drug abuse, which may not be elucidated with familial and drug use histories. The continued development of behavioral models is necessary to improve integration of data and variables being studied.
The committee recommends the use of behavioral models (involving both humans and nonhumans) to further our understanding of the various aspects of drug use, abuse, and dependence (such as initiation, relapse, prolonged abstinence, craving, and transitions from drug use to abuse); to develop improved behavioral and pharmacological interventions for the treatment of drug abuse and dependence; and to inform prevention efforts.
Drug dependence has long been associated with some perturbation of the brain reward systems. At the system level, specific neural circuits have been identified that mediate the acute reinforcing effects of drugs. Cellular studies have identified specific changes in the function of different components of the midbrain-forebrain system and are beginning to provide a framework for understanding the adaptive changes within neurons that are associated with withdrawal and sensitization. Molecular studies not only have identified the specific neurotransmitter receptors and receptor subtypes important for mediating those acute reinforcing effects of drugs, but also have begun to provide a molecular basis for the long-term plasticity associated with relapse and vulnerability. Additionally, in the past decade, enormous technological advances in the field of functional brain imaging present the possibility of eliminating the gap between basic neurosciences and clinical research.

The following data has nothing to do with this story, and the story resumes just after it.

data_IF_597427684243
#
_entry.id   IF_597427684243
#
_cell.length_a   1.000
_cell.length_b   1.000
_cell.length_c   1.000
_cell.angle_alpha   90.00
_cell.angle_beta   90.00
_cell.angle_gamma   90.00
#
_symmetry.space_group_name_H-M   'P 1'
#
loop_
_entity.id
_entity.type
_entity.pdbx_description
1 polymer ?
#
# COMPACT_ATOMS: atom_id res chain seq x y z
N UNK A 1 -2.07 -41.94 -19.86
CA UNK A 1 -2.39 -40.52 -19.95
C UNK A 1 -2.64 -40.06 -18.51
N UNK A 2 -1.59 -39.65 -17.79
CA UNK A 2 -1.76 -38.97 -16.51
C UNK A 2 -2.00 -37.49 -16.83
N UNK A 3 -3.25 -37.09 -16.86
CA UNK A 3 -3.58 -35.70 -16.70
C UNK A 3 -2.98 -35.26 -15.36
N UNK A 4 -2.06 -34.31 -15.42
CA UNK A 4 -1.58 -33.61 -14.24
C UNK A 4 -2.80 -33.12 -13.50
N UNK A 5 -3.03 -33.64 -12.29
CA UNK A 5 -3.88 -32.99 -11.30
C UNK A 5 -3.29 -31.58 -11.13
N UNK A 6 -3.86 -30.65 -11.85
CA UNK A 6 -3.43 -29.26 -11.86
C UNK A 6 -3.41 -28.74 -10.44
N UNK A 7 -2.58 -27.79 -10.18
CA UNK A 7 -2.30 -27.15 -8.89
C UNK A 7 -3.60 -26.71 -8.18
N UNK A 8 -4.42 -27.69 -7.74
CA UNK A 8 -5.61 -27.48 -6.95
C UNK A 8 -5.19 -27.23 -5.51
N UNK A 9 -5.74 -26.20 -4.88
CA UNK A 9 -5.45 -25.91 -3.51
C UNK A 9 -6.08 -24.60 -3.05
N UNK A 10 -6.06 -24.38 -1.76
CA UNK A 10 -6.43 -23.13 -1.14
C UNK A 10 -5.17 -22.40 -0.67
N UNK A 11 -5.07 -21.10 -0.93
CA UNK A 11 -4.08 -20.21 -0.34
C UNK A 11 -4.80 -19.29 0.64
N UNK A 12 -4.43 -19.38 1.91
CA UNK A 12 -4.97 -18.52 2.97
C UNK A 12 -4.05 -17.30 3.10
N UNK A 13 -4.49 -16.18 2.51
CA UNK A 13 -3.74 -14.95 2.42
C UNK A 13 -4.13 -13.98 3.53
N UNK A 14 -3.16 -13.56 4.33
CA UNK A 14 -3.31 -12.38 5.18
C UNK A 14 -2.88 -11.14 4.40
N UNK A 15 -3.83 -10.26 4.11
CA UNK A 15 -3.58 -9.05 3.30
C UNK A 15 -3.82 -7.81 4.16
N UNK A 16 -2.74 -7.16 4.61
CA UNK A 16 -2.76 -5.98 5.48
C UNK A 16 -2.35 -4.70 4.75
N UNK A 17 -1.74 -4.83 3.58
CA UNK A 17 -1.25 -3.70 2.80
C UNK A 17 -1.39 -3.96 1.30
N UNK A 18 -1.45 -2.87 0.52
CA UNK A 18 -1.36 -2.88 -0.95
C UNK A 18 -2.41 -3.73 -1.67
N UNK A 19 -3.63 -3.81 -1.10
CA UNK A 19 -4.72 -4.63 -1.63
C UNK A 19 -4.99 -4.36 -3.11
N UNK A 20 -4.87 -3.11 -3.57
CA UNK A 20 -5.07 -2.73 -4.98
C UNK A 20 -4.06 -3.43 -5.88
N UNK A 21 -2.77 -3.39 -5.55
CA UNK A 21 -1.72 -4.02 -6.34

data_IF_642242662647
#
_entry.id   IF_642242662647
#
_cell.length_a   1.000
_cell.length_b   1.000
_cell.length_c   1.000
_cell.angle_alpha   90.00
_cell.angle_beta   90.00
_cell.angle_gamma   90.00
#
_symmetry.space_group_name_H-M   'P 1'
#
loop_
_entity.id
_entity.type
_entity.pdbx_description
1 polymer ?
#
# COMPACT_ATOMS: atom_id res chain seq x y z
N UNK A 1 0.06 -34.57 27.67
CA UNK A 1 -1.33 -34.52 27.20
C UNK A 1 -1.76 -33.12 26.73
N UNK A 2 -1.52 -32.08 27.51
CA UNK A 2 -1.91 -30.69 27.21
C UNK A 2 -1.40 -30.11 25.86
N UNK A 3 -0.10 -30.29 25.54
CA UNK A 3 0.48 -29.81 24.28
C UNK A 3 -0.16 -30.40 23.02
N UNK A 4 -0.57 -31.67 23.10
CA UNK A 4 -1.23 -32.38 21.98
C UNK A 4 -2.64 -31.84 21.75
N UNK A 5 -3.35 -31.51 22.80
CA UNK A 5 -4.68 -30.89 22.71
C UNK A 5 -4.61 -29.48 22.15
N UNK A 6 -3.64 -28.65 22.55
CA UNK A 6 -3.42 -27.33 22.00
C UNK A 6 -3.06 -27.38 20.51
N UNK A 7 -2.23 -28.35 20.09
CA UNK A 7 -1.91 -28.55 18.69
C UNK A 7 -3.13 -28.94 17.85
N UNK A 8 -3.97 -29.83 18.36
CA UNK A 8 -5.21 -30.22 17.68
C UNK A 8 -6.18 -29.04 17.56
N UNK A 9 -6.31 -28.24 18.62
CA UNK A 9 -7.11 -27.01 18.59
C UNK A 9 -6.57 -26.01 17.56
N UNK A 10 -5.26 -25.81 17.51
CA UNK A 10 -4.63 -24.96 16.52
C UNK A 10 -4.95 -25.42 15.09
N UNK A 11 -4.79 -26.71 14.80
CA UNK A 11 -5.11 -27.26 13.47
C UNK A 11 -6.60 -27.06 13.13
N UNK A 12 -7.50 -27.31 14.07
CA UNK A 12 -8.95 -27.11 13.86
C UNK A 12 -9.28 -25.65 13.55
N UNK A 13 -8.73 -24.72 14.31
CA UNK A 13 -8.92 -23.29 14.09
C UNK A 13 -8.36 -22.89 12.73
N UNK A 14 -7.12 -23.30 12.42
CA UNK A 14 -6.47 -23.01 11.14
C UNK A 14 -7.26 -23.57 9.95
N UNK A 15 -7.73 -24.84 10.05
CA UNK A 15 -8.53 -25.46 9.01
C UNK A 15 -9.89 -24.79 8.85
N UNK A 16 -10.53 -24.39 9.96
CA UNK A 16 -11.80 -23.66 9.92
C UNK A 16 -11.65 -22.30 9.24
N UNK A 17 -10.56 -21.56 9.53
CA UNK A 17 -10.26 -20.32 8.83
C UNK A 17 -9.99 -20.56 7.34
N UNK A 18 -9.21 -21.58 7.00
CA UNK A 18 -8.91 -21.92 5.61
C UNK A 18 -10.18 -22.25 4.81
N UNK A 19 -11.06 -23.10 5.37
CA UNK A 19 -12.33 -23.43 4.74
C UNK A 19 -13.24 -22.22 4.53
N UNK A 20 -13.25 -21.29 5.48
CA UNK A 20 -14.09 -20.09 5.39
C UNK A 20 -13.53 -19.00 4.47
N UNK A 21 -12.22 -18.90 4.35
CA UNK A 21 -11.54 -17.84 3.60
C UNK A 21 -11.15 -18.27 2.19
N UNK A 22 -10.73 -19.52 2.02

Significant progress has been made in understanding the neural substrates of drug dependence, and yet—due to the complexity of the brain and the difficulties inherent in studying the pathogenesis of any brain disease—there is still much more work to be done. Although physical withdrawal from drugs can now be managed with the aid of pharmacotherapies, currently available treatments for the behavioral aspects of dependence remain inadequate for most people. By utilizing increasingly sophisticated research techniques and methods, future neurobiological studies at all levels of inquiry—molecular, cellular, and system—will provide essential information for developing drug abuse treatment and prevention measures.
Advances in neuroscience have shown that pain and addiction research have more in common than a shared clinical pharmacology. Molecular, cellular, and behavioral analyses of animal models of pain and
drug abuse provide complementary insights into the brain systems for reward and aversion.
The committee recommends continued support for fundamental investigations in neuroscience on the molecular, cellular, and systems levels. Research should be supported in the following areas: developing better animal models of the motivational aspects of drug dependence (with particular emphasis on protracted abstinence and propensity to relapse); genetics research; brain imaging; the neurobiology of co-occurring psychiatric disorders and drug abuse; animal models of the effects of HIV infection on the brain; the neurotoxicity of drug dependence; immunological approaches to drug abuse treatment; and pain and analgesia.